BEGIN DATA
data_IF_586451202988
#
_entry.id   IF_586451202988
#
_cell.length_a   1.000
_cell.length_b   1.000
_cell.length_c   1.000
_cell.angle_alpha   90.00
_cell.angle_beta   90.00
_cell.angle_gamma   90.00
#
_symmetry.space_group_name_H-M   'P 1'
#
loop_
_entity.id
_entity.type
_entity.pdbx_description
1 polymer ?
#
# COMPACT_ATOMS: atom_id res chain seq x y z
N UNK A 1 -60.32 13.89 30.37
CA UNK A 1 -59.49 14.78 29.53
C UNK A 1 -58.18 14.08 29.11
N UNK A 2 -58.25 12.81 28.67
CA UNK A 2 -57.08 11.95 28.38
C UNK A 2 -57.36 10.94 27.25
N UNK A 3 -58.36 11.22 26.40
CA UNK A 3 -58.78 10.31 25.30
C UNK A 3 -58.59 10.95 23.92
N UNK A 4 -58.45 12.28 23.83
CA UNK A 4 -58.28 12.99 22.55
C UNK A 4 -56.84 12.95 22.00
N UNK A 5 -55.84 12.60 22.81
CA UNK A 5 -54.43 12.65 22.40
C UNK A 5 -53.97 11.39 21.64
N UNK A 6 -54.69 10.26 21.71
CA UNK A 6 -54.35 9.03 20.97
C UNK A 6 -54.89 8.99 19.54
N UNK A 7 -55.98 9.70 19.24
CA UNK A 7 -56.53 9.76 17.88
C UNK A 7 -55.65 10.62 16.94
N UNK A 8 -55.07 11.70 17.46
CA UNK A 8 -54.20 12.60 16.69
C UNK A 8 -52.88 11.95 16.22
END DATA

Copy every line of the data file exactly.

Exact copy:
data_IF_586451202988
#
_entry.id   IF_586451202988
#
_cell.length_a   1.000
_cell.length_b   1.000
_cell.length_c   1.000
_cell.angle_alpha   90.00
_cell.angle_beta   90.00
_cell.angle_gamma   90.00
#
_symmetry.space_group_name_H-M   'P 1'
#
loop_
_entity.id
_entity.type
_entity.pdbx_description
1 polymer ?
#
# COMPACT_ATOMS: atom_id res chain seq x y z
N UNK A 1 -60.32 13.89 30.37
CA UNK A 1 -59.49 14.78 29.53
C UNK A 1 -58.18 14.08 29.11
N UNK A 2 -58.25 12.81 28.67
CA UNK A 2 -57.08 11.95 28.38
C UNK A 2 -57.36 10.94 27.25
N UNK A 3 -58.36 11.22 26.40
CA UNK A 3 -58.78 10.31 25.30
C UNK A 3 -58.59 10.95 23.92
N UNK A 4 -58.45 12.28 23.83
CA UNK A 4 -58.28 12.99 22.55
C UNK A 4 -56.84 12.95 22.00
N UNK A 5 -55.84 12.60 22.81
CA UNK A 5 -54.43 12.65 22.40
C UNK A 5 -53.97 11.39 21.64
N UNK A 6 -54.69 10.26 21.71
CA UNK A 6 -54.35 9.03 20.97
C UNK A 6 -54.89 8.99 19.54
N UNK A 7 -55.98 9.70 19.24
CA UNK A 7 -56.53 9.76 17.88
C UNK A 7 -55.65 10.62 16.94
N UNK A 8 -55.07 11.70 17.46
CA UNK A 8 -54.20 12.60 16.69
C UNK A 8 -52.88 11.95 16.22